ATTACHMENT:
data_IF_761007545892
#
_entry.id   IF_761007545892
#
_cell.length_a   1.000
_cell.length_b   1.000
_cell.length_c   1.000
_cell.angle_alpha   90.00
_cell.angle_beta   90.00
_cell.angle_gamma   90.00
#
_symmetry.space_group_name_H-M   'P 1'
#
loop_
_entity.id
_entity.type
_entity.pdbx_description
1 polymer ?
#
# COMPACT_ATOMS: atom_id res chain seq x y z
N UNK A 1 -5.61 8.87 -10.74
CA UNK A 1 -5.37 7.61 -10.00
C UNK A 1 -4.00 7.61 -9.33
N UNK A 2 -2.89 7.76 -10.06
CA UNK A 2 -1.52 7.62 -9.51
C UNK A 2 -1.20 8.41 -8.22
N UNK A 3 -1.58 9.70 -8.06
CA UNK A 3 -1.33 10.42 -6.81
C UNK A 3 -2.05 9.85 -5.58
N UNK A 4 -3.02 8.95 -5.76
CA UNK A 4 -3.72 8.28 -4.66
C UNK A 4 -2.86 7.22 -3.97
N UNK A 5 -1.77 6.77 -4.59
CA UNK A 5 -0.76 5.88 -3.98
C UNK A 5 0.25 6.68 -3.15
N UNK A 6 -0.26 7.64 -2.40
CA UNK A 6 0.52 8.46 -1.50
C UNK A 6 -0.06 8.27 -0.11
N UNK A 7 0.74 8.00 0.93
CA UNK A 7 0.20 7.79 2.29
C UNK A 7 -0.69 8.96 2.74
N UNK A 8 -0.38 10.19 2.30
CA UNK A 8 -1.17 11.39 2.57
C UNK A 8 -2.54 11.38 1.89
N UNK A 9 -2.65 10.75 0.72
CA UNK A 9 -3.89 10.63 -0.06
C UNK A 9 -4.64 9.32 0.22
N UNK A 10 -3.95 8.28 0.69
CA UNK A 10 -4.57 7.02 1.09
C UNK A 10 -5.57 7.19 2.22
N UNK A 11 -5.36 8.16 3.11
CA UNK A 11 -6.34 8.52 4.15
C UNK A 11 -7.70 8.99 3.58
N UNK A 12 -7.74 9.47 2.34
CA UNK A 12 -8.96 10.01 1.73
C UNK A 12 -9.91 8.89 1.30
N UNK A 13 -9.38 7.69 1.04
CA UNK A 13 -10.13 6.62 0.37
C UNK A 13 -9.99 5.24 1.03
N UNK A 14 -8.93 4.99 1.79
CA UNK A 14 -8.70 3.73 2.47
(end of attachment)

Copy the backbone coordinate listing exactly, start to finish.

data_IF_761007545892
#
_entry.id   IF_761007545892
#
_cell.length_a   1.000
_cell.length_b   1.000
_cell.length_c   1.000
_cell.angle_alpha   90.00
_cell.angle_beta   90.00
_cell.angle_gamma   90.00
#
_symmetry.space_group_name_H-M   'P 1'
#
loop_
_entity.id
_entity.type
_entity.pdbx_description
1 polymer ?
#
# COMPACT_ATOMS: atom_id res chain seq x y z
N UNK A 1 -5.61 8.87 -10.74
CA UNK A 1 -5.37 7.61 -10.00
C UNK A 1 -4.00 7.61 -9.33
N UNK A 2 -2.89 7.76 -10.06
CA UNK A 2 -1.52 7.62 -9.51
C UNK A 2 -1.20 8.41 -8.22
N UNK A 3 -1.58 9.70 -8.06
CA UNK A 3 -1.33 10.42 -6.81
C UNK A 3 -2.05 9.85 -5.58
N UNK A 4 -3.02 8.95 -5.76
CA UNK A 4 -3.72 8.28 -4.66
C UNK A 4 -2.86 7.22 -3.97
N UNK A 5 -1.77 6.77 -4.59
CA UNK A 5 -0.76 5.88 -3.98
C UNK A 5 0.25 6.68 -3.15
N UNK A 6 -0.26 7.64 -2.40
CA UNK A 6 0.52 8.46 -1.50
C UNK A 6 -0.06 8.27 -0.11
N UNK A 7 0.74 8.00 0.93
CA UNK A 7 0.20 7.79 2.29
C UNK A 7 -0.69 8.96 2.74
N UNK A 8 -0.38 10.19 2.30
CA UNK A 8 -1.17 11.39 2.57
C UNK A 8 -2.54 11.38 1.89
N UNK A 9 -2.65 10.75 0.72
CA UNK A 9 -3.89 10.63 -0.06
C UNK A 9 -4.64 9.32 0.22
N UNK A 10 -3.95 8.28 0.69
CA UNK A 10 -4.57 7.02 1.09
C UNK A 10 -5.57 7.19 2.22
N UNK A 11 -5.36 8.16 3.11
CA UNK A 11 -6.34 8.52 4.15
C UNK A 11 -7.70 8.99 3.58
N UNK A 12 -7.74 9.47 2.34
CA UNK A 12 -8.96 10.01 1.73
C UNK A 12 -9.91 8.89 1.30
N UNK A 13 -9.38 7.69 1.04
CA UNK A 13 -10.13 6.62 0.37
C UNK A 13 -9.99 5.24 1.03
N UNK A 14 -8.93 4.99 1.79
CA UNK A 14 -8.70 3.73 2.47